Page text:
Spending the holiday in Yunnan is a lot like spending any other US holiday in China. Which is to say there's isn't much to it that's familiar. Thanksgiving flies low under the radar - no images of Pilgrims or harvest baskets, no parades.
Nonetheless, in the commercial spirit of ramping up for Christmas, which is largely celebrated, the cashiers at the local Wal-Mart donned their Santa hats today. Something Westerners are accustomed to, but seems suddenly out of place. Mostly, it's an unruly combination of scooters, cars, buses, and bicycles. Shiny Audis speed past weathered farmers pedaling their carts of oranges, tubers, and chickens about the city. Kunming is a prototypical southern metropolis, uniquely representing some twenty-six colorful Chinese ethnic minorities. Here's an unsettling concert of development that would leave any American slack-jawed. Only two years have passed and the skyline from our eleventh floor balcony has seemingly doubled. The night horizon is still dotted with welding sparks.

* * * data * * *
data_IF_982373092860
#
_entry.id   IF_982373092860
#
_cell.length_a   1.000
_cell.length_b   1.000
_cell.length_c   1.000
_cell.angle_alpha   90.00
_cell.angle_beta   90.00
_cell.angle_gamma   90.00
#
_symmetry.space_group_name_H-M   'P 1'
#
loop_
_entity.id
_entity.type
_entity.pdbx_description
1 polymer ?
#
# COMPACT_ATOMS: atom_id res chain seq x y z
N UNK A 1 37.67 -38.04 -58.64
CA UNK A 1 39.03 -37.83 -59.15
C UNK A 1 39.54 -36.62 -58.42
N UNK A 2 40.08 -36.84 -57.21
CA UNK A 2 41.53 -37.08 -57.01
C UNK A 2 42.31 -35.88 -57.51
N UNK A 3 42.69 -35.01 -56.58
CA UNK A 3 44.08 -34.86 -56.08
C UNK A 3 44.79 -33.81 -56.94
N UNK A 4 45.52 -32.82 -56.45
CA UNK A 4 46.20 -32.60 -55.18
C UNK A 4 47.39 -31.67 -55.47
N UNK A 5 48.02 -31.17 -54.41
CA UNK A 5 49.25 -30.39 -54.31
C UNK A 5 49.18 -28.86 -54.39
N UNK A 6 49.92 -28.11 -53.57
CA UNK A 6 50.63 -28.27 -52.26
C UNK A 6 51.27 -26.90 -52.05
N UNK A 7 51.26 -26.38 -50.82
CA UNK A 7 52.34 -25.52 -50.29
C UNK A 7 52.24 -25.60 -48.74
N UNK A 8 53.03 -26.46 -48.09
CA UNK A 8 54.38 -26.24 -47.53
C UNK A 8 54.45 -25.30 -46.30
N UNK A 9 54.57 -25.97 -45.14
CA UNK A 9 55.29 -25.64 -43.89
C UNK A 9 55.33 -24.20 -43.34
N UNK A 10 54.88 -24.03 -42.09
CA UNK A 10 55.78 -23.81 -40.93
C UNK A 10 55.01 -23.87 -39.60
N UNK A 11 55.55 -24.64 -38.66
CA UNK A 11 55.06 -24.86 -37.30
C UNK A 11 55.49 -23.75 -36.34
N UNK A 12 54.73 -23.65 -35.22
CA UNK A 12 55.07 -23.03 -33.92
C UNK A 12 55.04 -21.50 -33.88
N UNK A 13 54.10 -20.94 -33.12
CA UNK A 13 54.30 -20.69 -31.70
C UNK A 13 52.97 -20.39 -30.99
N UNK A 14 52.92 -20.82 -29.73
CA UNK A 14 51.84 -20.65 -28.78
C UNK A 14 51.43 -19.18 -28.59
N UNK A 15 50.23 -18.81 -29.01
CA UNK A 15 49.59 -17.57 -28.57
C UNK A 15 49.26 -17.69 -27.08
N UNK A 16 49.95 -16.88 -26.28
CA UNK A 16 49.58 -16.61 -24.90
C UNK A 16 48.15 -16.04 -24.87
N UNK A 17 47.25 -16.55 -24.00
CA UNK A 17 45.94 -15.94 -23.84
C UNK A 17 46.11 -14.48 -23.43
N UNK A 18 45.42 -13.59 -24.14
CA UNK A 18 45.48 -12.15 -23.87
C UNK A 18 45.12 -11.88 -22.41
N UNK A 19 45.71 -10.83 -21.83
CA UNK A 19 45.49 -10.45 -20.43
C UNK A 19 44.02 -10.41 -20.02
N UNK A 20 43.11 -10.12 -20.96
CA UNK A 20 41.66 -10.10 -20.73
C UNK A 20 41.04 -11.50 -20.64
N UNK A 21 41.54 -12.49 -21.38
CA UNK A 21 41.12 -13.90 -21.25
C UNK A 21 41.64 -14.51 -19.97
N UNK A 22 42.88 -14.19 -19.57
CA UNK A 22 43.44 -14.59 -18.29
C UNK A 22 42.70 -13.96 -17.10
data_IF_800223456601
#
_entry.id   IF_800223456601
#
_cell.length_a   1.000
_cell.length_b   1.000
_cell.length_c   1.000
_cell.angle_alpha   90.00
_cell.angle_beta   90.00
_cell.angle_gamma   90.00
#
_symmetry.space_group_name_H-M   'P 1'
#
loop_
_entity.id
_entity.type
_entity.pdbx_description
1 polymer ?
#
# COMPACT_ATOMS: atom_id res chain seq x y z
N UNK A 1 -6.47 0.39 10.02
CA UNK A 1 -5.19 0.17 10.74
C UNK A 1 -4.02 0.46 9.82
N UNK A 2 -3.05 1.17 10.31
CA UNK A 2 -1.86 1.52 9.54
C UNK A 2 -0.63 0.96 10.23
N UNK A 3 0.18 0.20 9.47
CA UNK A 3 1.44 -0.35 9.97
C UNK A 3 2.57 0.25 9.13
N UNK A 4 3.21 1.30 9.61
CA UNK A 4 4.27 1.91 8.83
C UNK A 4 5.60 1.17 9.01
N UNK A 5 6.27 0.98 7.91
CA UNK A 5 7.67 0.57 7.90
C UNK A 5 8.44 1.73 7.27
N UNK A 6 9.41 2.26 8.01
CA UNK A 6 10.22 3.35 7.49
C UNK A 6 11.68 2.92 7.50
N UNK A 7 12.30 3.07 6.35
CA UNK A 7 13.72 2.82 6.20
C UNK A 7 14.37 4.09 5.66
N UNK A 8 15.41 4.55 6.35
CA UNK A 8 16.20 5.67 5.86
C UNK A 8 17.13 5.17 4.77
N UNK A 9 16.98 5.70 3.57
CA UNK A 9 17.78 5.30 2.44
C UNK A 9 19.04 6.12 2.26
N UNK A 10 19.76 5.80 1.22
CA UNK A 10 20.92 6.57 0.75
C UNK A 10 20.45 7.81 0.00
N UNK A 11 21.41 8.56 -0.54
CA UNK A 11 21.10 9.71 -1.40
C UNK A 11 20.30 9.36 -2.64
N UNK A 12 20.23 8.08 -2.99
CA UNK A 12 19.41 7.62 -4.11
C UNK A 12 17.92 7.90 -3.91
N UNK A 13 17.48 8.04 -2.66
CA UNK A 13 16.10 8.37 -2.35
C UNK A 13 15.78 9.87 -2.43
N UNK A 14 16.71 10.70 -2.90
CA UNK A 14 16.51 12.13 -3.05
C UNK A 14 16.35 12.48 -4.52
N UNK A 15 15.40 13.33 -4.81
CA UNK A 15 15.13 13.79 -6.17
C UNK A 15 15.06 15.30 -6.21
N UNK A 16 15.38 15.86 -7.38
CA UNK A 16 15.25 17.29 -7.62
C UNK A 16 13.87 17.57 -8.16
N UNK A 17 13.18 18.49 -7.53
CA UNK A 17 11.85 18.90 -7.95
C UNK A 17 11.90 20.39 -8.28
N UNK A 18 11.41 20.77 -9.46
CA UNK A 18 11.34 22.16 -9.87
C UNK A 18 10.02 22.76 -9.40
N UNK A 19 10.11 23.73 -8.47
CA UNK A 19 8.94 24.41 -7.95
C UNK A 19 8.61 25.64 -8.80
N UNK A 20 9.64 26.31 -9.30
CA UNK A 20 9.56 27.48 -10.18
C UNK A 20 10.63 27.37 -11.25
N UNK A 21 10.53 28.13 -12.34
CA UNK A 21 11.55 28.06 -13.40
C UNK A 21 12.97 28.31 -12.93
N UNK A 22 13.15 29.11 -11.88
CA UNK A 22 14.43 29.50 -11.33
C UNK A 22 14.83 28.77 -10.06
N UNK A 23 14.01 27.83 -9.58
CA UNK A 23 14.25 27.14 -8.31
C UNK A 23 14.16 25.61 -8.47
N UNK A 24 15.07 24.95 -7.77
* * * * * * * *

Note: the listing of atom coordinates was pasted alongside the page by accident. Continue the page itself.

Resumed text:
This scene, paired with that of Beijing, is a sobering reminder of how fast and far this country is evolving. Beijing is a glistening metropolitan testament to the will (and capital) of the Chinese, and an example of what a city like Kunming will invariably become. The glowing Olympic venues recall the neighboring Forbidden City, all overwhelming in scope and quietly disconcerting to some. Either way, it's a lot to take in for anyone.
Thanksgiving has come and gone here, while many of you back home are bundled up in your sleeping bags dreaming of turkeys and holiday sends. Sleep and climb well, friends.